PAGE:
... There are really two Irvings. There is Irving the researcher and most of Irving the writer, who sticks to the facts and makes eloquent sense of them. Then there is Irving the thinker, who lets insecurities, imagined slights and youthful resentments bubble up from within him to cloud his mind ... He has, in short, many of the qualities of the most creative historians. He is certainly never dull.
Prof. Lipstadt, by contrast, seems as dull as only the self-righteously politically correct can be. Few other historians had ever heard of her before this case. Most will not want to hear from her again. Mr. Irving, if he will only learn from this case, still has much that it interesting to tell us.
Donald Cameron Watt, another eminent British historian (author, for example, of the detailed study, How War Came: The Immediate Origins of the Second World War) echoed Keegan’s assessment, specifically noting that historians are uneasy about the trial, that Penguin had been “out for blood,” and that “the truth needs Irving’s challenges to keep it alive.” Remarking on the close scrutiny to which Irving and his writings had been subjected, Watt commented: “Show me one historian who has not broken out into a cold sweat at the thought of undergoing similar treatment.”
“For what it is worth,” Watt went on, “I admire some of Mr. Irving’s work as a historian ... He has ... an encyclopedic knowledge of the truly enormous mass of German documentation ... No book of his has ever failed to come up with new evidence.”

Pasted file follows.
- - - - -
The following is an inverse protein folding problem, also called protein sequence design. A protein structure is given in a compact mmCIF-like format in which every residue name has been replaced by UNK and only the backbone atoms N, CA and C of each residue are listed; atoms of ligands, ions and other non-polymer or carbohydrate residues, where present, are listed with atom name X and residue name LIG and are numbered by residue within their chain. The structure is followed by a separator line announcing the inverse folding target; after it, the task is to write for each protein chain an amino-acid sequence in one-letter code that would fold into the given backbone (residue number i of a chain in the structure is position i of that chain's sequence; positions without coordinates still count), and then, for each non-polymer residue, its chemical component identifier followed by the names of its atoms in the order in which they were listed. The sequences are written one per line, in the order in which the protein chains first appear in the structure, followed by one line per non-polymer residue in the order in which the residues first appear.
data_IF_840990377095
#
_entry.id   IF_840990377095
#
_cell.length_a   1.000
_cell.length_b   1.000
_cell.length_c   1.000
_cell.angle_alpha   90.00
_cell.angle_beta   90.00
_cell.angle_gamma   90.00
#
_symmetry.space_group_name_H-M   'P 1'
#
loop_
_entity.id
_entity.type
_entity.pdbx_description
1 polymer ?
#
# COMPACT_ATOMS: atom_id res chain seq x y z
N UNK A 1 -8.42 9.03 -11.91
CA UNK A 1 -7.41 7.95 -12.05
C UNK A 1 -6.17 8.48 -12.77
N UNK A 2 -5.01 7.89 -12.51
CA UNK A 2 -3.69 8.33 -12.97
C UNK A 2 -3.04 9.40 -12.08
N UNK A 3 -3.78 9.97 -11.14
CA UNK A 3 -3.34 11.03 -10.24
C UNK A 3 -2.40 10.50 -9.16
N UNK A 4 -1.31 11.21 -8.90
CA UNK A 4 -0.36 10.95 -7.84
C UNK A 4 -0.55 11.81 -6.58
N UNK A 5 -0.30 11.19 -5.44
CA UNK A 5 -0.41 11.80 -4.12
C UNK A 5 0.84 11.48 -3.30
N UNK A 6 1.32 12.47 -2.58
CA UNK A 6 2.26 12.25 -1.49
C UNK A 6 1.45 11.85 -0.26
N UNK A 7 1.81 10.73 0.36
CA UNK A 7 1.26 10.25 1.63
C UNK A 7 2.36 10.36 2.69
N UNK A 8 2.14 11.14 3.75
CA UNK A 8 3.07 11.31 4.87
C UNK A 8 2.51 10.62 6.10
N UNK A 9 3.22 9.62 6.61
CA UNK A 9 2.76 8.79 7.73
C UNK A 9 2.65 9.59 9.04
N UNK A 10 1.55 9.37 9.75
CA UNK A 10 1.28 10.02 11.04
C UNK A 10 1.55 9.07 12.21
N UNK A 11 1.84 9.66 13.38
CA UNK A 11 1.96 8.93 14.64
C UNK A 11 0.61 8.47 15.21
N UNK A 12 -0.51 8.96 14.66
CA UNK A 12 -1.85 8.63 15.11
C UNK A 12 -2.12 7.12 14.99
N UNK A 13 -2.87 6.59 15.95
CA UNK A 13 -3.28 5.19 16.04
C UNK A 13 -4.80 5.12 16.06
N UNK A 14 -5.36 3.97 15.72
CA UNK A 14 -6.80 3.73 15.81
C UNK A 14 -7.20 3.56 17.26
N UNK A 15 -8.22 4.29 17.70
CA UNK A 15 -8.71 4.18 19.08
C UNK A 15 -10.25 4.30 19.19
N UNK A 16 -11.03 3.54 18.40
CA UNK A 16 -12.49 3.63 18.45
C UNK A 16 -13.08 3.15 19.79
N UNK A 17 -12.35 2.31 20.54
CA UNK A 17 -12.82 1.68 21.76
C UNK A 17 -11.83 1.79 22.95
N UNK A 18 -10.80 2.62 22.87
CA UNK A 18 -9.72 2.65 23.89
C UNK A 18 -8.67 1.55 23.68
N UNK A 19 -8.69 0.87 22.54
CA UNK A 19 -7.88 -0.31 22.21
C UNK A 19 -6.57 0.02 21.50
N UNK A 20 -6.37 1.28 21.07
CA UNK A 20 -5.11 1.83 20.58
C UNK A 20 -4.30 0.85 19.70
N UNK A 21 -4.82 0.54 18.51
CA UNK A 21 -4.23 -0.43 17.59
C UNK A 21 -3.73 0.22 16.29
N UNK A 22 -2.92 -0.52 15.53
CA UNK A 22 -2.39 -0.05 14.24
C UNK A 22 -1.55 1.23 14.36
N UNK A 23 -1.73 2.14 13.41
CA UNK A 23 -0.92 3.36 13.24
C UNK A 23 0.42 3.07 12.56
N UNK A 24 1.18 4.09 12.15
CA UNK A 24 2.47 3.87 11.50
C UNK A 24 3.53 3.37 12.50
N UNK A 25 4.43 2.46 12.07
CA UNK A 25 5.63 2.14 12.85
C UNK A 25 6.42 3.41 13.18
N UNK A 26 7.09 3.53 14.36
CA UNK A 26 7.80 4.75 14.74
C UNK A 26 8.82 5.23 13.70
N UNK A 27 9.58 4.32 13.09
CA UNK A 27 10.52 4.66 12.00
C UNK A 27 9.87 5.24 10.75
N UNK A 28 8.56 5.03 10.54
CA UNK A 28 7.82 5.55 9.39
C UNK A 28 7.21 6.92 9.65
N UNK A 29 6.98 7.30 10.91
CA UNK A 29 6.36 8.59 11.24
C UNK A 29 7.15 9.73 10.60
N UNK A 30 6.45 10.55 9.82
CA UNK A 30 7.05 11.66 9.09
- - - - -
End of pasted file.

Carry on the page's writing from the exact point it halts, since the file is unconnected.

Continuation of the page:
Keegan and Watt were not the only historians to reject the assertion loudly and repeatedly made by Lipstadt and Jewish activist organizations that Irving does not deserve to be regarded as a historian. As Watt noted, a recent survey of leading American and British historians found that a “large majority” agreed that Irving is “a historian ‘of repute’.” Only “those who identify with the victims of the Holocaust” disagreed, added Watt. The eminent American scholar of German history, Gordon Craig (as well as British-American writer Christopher Hitchens) also hold that, in spite of his eccentricities and sometimes annoyingly contrarian views, Irving is an valuable historian.
John Charmley, one of Britain’s finest younger generation historians, recently wrote to Irving: “... In the area I am competent to talk about, namely Churchill, although I don’t always agree with your conclusions, I am always impressed by the rigor and range of your scholarship ... there are few historians with your record for turning up new and relevant documents.”
Even Judge Gray expressed admiration for his ability as a historian and his skill in the court room. “As a military historian,” declared Gray in his judgment,
Irving has much to commend him. For his works of military history Irving has undertaken thorough and painstaking research into the archives.... It was plain from the way in which he conducted his case and dealt with a sustained and penetrating cross-examination that his knowledge of World War Two is unparalleled. His mastery of the detail of the historical documents is remarkable. He is beyond question able and intelligent. He was invariably quick to spot the significance of documents which he had not previously seen. Moreover, he writes his military history in a clear and vivid style. I accept the favorable assessment by Professor Watt and Sir John Keegan of the caliber of Irving’s military history ...